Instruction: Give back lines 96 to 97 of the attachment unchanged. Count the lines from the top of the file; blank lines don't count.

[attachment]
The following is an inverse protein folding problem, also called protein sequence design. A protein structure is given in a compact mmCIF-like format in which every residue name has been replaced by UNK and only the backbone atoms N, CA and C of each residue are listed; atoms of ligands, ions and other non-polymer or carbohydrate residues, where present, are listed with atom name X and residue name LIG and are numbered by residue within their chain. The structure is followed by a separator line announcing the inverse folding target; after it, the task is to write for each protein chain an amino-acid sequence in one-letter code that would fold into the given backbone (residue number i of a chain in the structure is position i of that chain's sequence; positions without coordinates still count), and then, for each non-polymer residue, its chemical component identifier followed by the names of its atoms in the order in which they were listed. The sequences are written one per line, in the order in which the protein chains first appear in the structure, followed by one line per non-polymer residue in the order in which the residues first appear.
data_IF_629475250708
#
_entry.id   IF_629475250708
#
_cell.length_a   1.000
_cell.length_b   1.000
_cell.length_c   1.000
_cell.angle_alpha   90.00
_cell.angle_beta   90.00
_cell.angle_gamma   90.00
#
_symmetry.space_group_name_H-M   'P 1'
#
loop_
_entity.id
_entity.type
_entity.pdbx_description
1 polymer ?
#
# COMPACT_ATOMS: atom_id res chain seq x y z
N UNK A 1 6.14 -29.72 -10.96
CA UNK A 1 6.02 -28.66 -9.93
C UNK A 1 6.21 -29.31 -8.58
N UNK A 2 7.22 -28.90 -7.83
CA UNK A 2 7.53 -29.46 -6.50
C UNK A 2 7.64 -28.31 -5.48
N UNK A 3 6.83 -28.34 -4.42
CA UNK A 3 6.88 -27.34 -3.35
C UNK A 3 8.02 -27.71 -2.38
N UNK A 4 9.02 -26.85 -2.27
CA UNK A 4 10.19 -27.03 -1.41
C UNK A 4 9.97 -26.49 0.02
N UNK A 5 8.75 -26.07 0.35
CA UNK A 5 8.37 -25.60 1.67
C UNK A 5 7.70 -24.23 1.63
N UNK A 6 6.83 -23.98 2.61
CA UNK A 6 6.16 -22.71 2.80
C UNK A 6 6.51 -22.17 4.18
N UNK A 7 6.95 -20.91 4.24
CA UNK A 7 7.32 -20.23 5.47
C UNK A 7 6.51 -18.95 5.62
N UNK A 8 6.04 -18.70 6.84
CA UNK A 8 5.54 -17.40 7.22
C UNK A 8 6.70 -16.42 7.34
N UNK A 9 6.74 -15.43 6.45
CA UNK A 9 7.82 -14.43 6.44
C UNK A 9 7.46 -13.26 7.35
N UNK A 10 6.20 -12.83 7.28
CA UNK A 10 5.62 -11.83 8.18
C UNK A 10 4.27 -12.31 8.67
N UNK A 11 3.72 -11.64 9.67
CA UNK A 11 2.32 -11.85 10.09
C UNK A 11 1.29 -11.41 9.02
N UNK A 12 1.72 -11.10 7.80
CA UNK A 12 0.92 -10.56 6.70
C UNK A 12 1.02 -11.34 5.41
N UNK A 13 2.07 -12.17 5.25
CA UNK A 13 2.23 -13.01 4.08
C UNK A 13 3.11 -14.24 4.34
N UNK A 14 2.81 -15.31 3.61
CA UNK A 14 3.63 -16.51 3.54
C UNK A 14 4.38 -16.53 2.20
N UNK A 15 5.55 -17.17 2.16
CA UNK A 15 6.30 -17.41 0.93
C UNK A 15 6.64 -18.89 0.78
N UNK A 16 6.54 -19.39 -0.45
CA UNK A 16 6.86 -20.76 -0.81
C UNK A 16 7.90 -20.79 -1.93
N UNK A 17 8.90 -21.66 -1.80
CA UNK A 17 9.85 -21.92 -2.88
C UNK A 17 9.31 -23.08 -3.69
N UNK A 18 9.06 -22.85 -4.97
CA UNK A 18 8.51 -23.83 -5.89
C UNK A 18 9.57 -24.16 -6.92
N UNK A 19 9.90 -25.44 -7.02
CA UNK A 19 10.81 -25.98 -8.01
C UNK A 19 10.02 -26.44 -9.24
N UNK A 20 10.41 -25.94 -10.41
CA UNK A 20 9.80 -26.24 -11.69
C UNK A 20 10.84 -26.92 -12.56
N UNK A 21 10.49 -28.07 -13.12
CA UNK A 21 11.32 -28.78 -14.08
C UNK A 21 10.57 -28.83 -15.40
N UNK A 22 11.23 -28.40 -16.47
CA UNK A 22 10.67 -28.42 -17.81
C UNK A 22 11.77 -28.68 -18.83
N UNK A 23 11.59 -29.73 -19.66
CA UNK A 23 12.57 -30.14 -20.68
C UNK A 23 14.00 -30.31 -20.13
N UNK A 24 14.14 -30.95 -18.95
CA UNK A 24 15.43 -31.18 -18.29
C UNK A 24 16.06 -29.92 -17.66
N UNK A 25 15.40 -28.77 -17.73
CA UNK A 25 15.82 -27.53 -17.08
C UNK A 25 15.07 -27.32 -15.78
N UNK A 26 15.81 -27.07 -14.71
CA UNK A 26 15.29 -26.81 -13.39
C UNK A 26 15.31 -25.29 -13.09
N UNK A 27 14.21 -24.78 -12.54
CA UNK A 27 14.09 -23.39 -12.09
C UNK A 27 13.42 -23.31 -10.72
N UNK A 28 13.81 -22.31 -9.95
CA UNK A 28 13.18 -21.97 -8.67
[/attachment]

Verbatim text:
C UNK A 25 15.07 -27.32 -15.78
N UNK A 26 15.81 -27.07 -14.71